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During the first trimester of your pregnancy, it’s normal to feel tired as there is a lot going on as your body works to grow a small human.
During those first weeks the placenta is forming, your body has an increased blood supply and your heart is pumping faster.
It is most common to feel more tired in the first few months of pregnancy and then again during the third trimester.
During your pregnancy, sleep is less refreshing as you have less deep sleep and wake up more frequently. No wonder afternoon naps sound so appealing!
Laying on your stomach, particularly in the early days of pregnancy is unlikely to do your unborn baby any harm.
Midwife and Philips Avent Ambassador, Liz Wilkes says, “In early pregnancy, until you have a sizeable bump, lying on your stomach is both safe and generally comfortable.”
While it might be safe, as your bump grows it probably won’t remain comfortable. Your body will have ideas about just how long you can maintain that position as your stomach grows. Most pregnant women find that before too long they are simply unable to physically lay on their stomach before the discomfort renders them unable.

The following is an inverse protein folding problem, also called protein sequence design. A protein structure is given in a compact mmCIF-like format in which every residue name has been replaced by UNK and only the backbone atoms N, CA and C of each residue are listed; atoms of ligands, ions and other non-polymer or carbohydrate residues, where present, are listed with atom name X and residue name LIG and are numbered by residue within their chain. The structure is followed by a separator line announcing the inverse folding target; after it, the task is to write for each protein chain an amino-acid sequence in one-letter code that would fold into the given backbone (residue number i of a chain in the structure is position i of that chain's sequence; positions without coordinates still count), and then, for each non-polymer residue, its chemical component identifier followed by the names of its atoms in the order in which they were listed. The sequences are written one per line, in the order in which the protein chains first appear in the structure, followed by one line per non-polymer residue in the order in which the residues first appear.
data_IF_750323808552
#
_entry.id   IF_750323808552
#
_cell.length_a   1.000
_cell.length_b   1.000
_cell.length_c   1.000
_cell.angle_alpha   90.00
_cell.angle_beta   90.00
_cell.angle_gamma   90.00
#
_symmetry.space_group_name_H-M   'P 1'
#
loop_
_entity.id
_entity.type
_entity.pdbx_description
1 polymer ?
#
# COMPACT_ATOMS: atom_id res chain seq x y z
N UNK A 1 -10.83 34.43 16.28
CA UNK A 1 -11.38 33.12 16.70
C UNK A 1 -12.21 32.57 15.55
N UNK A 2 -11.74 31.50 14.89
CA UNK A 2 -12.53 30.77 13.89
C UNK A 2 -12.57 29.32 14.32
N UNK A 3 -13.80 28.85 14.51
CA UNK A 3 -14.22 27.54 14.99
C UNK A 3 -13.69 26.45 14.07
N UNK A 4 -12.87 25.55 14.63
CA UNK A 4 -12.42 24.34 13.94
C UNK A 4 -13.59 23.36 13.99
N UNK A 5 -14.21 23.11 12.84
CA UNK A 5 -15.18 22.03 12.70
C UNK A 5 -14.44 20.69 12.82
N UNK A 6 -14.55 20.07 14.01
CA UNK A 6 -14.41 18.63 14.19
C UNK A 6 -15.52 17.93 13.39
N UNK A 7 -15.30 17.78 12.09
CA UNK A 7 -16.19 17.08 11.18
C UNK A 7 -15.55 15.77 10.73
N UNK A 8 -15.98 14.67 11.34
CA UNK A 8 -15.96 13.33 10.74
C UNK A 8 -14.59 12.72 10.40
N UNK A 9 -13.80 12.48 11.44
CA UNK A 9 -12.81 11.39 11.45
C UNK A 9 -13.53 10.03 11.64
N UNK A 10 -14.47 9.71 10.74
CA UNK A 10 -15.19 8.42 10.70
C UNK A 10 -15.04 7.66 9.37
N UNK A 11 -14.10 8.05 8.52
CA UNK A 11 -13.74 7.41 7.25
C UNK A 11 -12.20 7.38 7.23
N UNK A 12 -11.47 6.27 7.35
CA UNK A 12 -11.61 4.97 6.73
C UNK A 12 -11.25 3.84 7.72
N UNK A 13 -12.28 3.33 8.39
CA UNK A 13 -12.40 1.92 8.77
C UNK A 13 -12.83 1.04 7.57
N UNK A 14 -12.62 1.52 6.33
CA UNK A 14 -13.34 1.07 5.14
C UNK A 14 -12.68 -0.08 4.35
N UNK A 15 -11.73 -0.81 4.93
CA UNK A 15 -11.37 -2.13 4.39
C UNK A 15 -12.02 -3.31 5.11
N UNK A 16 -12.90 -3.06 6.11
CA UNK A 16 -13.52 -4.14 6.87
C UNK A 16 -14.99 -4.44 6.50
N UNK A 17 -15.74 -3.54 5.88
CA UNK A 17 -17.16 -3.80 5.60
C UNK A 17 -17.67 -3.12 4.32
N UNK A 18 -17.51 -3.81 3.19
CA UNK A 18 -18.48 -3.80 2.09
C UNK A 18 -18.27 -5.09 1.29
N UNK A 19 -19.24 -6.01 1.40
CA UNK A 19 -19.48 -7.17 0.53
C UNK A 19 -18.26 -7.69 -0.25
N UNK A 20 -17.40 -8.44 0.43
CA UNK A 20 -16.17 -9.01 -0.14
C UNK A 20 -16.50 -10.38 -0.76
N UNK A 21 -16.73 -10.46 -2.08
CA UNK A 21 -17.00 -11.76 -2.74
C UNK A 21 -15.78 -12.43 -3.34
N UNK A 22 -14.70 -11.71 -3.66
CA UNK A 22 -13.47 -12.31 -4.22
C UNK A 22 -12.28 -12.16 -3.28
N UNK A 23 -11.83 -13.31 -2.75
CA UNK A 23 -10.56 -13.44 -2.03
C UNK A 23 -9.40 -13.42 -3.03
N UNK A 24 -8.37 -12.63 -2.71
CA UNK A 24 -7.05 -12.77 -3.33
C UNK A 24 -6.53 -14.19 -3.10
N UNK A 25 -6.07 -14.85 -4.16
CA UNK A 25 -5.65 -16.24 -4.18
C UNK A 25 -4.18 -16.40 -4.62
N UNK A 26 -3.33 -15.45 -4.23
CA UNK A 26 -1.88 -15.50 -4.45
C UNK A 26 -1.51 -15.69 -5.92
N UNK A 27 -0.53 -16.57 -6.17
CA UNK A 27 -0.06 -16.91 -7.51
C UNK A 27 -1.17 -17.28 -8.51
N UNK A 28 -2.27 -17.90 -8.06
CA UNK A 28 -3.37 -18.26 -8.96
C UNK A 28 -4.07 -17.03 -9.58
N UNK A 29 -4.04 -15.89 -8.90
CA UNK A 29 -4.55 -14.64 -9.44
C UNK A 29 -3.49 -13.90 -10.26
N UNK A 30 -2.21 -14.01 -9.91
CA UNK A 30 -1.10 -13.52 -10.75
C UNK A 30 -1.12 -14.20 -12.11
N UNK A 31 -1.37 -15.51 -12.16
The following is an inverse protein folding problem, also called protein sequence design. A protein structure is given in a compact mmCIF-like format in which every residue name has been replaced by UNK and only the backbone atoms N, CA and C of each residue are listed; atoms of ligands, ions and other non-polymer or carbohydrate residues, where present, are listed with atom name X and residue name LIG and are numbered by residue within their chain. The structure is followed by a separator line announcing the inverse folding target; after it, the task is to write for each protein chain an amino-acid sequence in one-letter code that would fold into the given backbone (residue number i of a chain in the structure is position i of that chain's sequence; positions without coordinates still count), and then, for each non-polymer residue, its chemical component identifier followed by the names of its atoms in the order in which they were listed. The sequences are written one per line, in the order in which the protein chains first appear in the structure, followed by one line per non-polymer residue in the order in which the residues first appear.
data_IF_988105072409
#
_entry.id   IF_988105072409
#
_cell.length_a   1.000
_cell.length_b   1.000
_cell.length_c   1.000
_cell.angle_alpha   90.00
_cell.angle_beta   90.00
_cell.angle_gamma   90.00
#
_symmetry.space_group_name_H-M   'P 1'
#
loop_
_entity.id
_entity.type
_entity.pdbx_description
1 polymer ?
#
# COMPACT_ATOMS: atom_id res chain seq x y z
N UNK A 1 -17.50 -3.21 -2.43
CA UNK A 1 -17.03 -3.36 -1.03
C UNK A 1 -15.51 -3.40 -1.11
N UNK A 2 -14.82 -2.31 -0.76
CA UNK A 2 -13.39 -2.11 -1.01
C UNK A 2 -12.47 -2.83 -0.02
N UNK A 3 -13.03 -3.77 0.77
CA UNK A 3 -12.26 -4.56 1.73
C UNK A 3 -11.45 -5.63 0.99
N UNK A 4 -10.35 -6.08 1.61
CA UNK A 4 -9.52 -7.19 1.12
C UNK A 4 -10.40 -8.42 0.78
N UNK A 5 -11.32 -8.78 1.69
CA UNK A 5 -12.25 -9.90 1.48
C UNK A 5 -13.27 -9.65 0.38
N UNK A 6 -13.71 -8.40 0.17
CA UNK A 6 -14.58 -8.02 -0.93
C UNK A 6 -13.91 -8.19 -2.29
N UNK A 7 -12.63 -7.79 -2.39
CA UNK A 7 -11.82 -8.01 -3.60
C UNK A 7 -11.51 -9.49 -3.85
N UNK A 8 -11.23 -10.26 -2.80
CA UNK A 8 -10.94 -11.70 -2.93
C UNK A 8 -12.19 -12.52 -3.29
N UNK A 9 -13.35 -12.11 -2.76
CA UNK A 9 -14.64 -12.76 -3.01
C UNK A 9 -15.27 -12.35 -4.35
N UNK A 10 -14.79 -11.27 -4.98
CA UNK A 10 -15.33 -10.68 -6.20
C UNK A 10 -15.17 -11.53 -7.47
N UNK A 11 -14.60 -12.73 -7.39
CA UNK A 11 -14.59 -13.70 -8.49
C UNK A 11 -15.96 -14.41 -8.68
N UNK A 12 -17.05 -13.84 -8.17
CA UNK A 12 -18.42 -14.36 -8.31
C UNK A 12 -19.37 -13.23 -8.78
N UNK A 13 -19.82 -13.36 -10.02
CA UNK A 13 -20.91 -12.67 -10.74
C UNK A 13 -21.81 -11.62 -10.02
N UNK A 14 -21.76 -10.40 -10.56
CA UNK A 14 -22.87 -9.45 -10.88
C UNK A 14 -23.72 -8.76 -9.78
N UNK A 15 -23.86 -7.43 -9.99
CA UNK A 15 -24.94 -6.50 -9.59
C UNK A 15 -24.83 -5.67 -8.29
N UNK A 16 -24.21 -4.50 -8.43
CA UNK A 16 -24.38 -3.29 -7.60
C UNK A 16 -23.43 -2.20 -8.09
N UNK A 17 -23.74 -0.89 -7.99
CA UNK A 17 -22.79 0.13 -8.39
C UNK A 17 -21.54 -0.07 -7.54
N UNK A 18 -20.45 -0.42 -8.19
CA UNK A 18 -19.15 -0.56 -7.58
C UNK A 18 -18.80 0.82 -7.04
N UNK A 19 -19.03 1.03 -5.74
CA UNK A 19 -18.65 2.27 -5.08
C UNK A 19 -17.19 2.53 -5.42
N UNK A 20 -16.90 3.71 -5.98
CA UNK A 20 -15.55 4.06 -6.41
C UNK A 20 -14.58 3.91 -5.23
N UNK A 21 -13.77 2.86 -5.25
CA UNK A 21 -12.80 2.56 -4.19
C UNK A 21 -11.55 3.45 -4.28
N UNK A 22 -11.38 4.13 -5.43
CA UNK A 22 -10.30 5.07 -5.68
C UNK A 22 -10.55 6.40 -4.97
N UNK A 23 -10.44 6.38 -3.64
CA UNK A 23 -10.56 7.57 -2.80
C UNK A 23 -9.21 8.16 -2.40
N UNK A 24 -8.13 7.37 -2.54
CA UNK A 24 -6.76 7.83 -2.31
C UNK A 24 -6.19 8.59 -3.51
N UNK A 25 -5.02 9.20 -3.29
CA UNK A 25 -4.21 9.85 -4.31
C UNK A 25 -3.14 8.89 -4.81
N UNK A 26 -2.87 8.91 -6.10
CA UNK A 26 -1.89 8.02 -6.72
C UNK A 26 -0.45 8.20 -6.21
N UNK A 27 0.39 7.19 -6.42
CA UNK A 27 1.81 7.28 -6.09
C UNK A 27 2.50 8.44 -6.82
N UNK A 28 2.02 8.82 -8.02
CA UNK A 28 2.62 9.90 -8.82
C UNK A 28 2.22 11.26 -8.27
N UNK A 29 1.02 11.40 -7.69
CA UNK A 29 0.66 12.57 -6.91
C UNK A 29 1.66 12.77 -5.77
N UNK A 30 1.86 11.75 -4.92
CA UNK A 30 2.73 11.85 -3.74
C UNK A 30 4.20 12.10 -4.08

“Once you have a bump it is impractical but not dangerous,” says Liz. “Some women will use various bolsters to lie on their stomach and this is perfectly safe.”
What is often surprising for pregnant women to learn is that sleeping on your back is actually less safe for you and your unborn child.
During your pregnancy it is advised to avoid sleeping on your stomach or back.
Sleeping on your side is best
From 28 weeks it is advised to sleep on your side. Lying on your back put pressure on pressure on major blood vessels. This can reduce the flow of blood to your womb, and restrict your baby’s oxygen supply. Research has shown that sleeping on your side can reduce the risk of stillbirth by half.
“Lying directly flat on your back whilst not something that will cause a stillbirth is linked with a decrease in blood supply,” explains Liz.
“Using pillows around you to assist you to remain on your sides and to be as comfortable as possible is the best practice.”
Back sleeping during pregnancy can also lead to problems with your respiratory and digestive systems, backaches and even haemorrhoids.
From 28 weeks it is advised to sleep on your side.
Tips to improve your sleep during pregnancy
Sleep may be hard to come by during your third trimester as you struggle to get comfortable and you wake frequently for trips to the loo.
If you can, get to bed earlier than usual and have a daytime nap. More tips to help you catch some more Zzzz’s include: